(18 April at 7.30 p.m., Marjan Kozina Hall at the Slovenian Philharmonic Hall)
Václav Talich with Czech Philharmonic Orchestra in 1919
Hommage à Václav Talich
The final concert of the 33rd Slovenian Music Days will honour the memory of the Czech maestro Václav Talich (1883–1961), one of the most important conductors ever to work in Slovenia. Tonight’s concert by the Slovenian Philharmonic Orchestra under Simon Dvoršak, a frequent conductor of musical theatre, takes place in the Union Hall, which was the largest concert hall in Ljubljana when Talich was working in Slovenia and where the first Slovenian Philharmonic performed symphonic concerts under Talich’s baton.
(19 April 2018, 7.30 pm, Union Hall, Grand Hotel Union)
International Musicology Symposium
This year’s International Musicology Symposium will once again be conducted by Dr Jernej Weiss. It will focus on the role of national opera theatres in the 20th and 21st centuries and coincides with the centenary of the opening of the National Opera and Ballet Theatre in Ljubljana. The International Musicological Symposium is an opportunity to disseminate knowledge about Slovene music within the broader European context. A look back at history provides evidence of a rich heritage and, even more, of a creativity that has constantly alternated between tradition and radical approaches.
(16–18 April, Knights’ Hall, Križanke)
ACCOMPANYING EVENTS OF THE 33rd SLOVENIAN MUSIC DAYS
Exhibition of paintings by Mira Ličen Krmpotić – My Istria: Colourful visions in a gestural style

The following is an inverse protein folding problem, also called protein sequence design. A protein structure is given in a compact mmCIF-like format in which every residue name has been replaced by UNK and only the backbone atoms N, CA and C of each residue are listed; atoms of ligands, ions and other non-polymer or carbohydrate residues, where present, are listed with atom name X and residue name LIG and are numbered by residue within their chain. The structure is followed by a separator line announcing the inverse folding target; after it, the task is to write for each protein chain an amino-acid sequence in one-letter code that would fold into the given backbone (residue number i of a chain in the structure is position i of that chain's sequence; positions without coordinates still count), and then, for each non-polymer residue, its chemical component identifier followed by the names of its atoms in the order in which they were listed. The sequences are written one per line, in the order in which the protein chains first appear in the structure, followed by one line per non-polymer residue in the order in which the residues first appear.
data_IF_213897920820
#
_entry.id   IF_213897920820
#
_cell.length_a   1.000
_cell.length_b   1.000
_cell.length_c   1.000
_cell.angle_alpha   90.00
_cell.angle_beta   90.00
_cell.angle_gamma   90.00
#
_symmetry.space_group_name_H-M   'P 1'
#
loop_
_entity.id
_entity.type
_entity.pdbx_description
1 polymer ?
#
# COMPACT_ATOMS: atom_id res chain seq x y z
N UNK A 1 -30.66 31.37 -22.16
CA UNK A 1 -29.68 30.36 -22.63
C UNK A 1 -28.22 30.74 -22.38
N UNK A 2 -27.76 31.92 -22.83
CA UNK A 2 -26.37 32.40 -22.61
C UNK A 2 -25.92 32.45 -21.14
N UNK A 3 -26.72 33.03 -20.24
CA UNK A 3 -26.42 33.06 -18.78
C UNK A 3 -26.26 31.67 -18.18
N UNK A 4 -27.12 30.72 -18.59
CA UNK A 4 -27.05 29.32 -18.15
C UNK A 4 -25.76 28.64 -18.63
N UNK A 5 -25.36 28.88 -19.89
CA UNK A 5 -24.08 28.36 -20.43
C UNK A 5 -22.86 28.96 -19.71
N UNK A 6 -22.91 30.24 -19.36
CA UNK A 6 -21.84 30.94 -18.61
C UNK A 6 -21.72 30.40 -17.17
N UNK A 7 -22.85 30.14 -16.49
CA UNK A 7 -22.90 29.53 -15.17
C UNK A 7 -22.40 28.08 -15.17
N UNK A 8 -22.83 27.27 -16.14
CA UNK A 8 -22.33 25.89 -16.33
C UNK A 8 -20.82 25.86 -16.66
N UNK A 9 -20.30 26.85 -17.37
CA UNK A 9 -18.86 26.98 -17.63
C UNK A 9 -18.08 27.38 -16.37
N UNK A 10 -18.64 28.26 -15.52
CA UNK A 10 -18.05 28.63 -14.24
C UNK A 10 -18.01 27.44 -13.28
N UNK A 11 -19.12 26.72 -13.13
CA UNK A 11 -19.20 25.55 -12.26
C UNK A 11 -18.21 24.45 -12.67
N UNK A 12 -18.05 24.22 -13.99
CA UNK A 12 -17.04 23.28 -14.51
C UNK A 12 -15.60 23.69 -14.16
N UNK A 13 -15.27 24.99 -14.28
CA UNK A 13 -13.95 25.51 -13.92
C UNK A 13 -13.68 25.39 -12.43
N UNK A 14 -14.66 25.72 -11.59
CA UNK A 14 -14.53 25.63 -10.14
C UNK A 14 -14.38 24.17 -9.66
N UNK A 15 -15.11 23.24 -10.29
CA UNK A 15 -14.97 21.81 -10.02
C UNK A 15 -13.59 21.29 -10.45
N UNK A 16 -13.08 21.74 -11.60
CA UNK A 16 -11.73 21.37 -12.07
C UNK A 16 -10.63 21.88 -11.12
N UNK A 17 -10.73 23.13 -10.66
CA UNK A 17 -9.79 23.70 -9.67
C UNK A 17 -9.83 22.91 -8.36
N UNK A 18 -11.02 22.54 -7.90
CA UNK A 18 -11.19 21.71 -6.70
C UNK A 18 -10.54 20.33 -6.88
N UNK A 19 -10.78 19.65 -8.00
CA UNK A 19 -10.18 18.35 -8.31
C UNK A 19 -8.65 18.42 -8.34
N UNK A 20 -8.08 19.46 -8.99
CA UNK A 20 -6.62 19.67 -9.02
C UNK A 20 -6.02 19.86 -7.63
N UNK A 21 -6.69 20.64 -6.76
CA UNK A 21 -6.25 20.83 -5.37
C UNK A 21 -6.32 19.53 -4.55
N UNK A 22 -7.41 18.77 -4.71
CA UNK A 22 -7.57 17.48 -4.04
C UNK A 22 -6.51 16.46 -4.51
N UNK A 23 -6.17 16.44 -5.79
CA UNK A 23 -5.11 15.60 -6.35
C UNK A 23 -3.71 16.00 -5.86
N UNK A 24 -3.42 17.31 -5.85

The presentation of the programme of the 33rd Slovenian Music Days coincides with the opening of an exhibition of works by the Pula-born painter Mira Ličen Krmpotić. The exhibition is curated by Nelida Nemec.
(20 March at 12.00 p.m., Knights’ Hall, Križanke)
Arts Festivals Summit 2018 Ljubljana Slovenia
M. Košir, P. Bedjanič: Valerija Heybal, the forgotten Slovene prima donna
(Presentation of monograph and exhibition)
The book focuses on the artistic journey of the Slovene soprano Valerija Heybal. As well as an exact chronological description of her career, this artistic biography contains notes on all her important colleagues, portraits, a discography, descriptions of opera houses at home and around Europe where she had longer engagements or was a frequent guest, either alone or with opera companies from Ljubljana, Zagreb, Belgrade and Maribor. The book also contains a list of all her performances in operas, concerts and recitals. The exhibition illustrates all the significant events in the life of the famous Kamnik-born soprano.
Unveiling of commemorative plaque and opening of exhibition dedicated to Václav Talich
The exhibition reveals some hitherto more or less hidden connections between the Czech lands and Slovenia. Václav Talich was one of the greatest Czech conductors of the twentieth century and had close connections with the principal musical institutions in Slovenia. At the invitation of the Glasbena Matica music society he worked in Ljubljana from 1908 to 1912 and left important traces in the musical life of the country, particularly in institutions such as the Provincial Theatre (today’s Opera) and the Slovenian Philharmonic. It was under Talich’s direction that the latter performed for the first time under its new name of Slovenska filharmonija, although only for four years.
(19 April 2018, 6.30 pm, Union Hall, Grand Hotel Union)
(Press release, Ljubljana) in News – European Festivals Association, 29 March 2018.